When we get an infectious disease, our doctor may prescribe different medicines for treatment that work differently.

Following are the two ways to treat infectious diseases:

(i) To reduce the effects of die disease: By providing a particular treatment,  so that symptoms can be reduced. The symptoms are usually because of inflammation. For example, we can take medicines that bring down fever, reduce pain or loose motions or take complete rest to conserve energy. But, it will not kill the disease-causing microorganisms. Therefore,  disease would not be cured completely.

(ii) To kill the cause of the disease: Taking medicines that kill microbes is the best way for complete recovery from a particular disease.  It is essential that medicine specific to the disease-causing microbe is taken. For e.g. for the treatment of bacterial disease, antibiotics can be taken by the patient that block essential biochemical pathways of bacteria (these may be pathways for synthesis of new substances or respiration) without affecting our own.  Similarly, there are drugs that can kill protozoans, such as malarial parasite. It is harder to make anti-viral medicines because viruses have very few biochemical mechanisms of their own. They enter our cells and use our machinery for completing their like processes. This means that there are relatively few virus-specific targets to aim at.  However, effective anti-viral drugs that keep HIV infection under control are now available.


Due to modern technology and advancement in science, we have antibiotics and other medicines to cure many diseases. Bur there are few limitations that are normally faced while treating an infectious disease.

These limitations or disadvantages of infectious diseases are as follows:

(i) Once someone has disease, his body functions are damaged and may never recover completely.

(ii) The treatment will take time. It means that someone suffering from a disease is likely to be bedridden for some time even if proper treatment is given.

(iii) The person suffering from an infectious disease can serve as the source for further spread of infection to other people.   Thus, multiplying the difficulties mentioned above. ·

Because of the above limitations, prevention of disease is better than cure.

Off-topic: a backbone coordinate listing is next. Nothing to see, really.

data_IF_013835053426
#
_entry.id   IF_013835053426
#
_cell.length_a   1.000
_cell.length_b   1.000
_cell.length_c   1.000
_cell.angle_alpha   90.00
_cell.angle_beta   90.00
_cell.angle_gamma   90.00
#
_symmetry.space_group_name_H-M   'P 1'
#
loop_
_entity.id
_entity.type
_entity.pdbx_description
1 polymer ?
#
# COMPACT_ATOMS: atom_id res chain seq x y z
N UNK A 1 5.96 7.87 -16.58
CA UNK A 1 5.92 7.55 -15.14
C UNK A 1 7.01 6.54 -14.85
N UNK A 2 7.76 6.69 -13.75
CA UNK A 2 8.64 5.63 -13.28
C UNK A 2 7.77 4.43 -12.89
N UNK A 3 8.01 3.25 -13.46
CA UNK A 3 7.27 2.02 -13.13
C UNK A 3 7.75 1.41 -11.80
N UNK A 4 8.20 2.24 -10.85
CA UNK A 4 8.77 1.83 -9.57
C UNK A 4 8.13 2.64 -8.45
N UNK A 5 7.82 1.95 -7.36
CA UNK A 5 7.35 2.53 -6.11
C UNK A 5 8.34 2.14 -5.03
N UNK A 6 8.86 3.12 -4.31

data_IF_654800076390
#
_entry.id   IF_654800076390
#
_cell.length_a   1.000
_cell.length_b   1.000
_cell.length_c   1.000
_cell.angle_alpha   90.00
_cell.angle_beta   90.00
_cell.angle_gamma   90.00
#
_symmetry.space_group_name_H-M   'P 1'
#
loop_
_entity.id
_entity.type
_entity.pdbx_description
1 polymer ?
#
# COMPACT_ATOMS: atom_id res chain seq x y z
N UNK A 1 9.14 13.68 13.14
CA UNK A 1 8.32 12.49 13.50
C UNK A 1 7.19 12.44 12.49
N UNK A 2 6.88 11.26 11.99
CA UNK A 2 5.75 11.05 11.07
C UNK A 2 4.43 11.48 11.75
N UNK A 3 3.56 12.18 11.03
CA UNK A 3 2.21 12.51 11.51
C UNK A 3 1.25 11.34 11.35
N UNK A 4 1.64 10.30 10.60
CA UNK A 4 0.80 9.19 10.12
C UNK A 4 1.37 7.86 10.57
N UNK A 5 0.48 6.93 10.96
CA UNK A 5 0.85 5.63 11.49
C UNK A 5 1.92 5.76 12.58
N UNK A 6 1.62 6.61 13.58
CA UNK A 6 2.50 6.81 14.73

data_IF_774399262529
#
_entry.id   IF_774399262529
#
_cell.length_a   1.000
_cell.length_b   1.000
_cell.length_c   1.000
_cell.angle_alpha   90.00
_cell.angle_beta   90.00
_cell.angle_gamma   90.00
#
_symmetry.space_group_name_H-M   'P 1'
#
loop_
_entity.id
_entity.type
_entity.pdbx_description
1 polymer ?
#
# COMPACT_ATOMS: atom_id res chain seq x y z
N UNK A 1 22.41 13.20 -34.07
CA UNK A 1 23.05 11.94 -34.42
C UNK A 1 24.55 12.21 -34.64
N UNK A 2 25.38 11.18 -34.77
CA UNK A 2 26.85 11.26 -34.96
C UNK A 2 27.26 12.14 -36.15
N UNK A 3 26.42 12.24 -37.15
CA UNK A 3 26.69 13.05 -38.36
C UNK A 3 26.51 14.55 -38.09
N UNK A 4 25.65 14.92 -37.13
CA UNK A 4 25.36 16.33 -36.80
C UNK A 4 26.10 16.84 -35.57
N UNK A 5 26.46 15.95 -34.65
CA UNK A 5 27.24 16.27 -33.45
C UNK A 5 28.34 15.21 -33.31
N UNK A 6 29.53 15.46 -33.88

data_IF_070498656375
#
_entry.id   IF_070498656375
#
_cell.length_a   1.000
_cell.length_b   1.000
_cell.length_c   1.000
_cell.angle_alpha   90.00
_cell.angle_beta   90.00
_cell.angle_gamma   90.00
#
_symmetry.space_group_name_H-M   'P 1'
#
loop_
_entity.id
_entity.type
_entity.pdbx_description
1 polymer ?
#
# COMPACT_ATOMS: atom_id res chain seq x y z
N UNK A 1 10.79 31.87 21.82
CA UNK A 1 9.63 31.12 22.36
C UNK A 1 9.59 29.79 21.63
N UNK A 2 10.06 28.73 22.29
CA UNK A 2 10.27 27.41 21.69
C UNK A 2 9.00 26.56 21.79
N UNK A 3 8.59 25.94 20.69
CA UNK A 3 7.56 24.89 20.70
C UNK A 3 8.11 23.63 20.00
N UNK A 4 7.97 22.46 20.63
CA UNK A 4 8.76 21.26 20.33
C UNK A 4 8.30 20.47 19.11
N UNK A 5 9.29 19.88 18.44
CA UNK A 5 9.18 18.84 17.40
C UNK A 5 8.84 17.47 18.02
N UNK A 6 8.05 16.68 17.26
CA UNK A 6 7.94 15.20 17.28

Methods to Prevent Diseases
There are two general ways to prevent diseases. These are described below:
(i) General Ways of Preventing Infectious Diseases :These ways are mostly related to preventing exposure to infectious microbes. Public hygiene is also necessary for the prevention of infectious diseases.

The practices adopted for the prevention of diseases that are related to the environment are given in the table below:

Some other general principles for prevention are:

(a) Strong immune system: The immune system of our body normally fights against the microbes that enter into our body and kills them.  If the immune system is successful, we do not actually come down with any disease. The cells of the immune system kill off the microbes before it can take on major proportions. As we know, if number of injecting microbes is less, the manifestations of disease will be minor. In other words, becoming exposed to or infected with an infectious microbe does not necessarily mean developing noticeable disease.

(b) Balanced diet: Immune system will not  function properly if sufficient amount of food and nourishment is not available. Therefore, the availability of proper and sufficient food for everyone  is the second basic principle of prevention.

(ii) Specific Ways of Preventing :  Infectious Diseases It includes adopting the practice of immunisation.

This term is derived from Latin word Vaccinia meaning cowpox where the word  Vacca means cow. It is the process of injecting dead microbes in the body of a healthy person in order to develop immunity against a particular disease caused by that microbe.

This eliminates the infection because when the immune system first sees an infectious microbe, it responds against it and then remembers it specifically. So, the body develops a memory of the particular infection by putting something into the body that mimics the microbes we want to vaccinate against.

The vaccine is a preparation of weakened or killed infectious agents or their products. They stimulate the immune system to produce antibodies against particular disease. The  first vaccine was discovered by Edward Jenner against smallpox disease.

Many vaccines are available for preventing infectious diseases and provide disease-specific means of prevention.

The diseases against which vaccines are available are given below:

(i) Diphtheria, Pertussis, Tetanus-DPT (Hib vaccine)
(ii) Poliomyelitis-OPV (Oral Polio Vaccine)
(iii) Hepatitis-B-Hepatitis vaccine
(iv) Tuberculosis-BCG (Bacillus Calmette Guerin)

These vaccines are available under child immunization programme for preventing infectious diseases. Vaccines have to be provided at proper age, e.g. a vaccine  against hepatitis-A is available in the market. Hepatitis virus causes jaundice and transmitted through water. It is useless if its vaccine is given after five years of age because by that time, one has contacted all infection (virus through water) and has become immune to the same.  This is because they are exposed to the virus through the water.

This is the End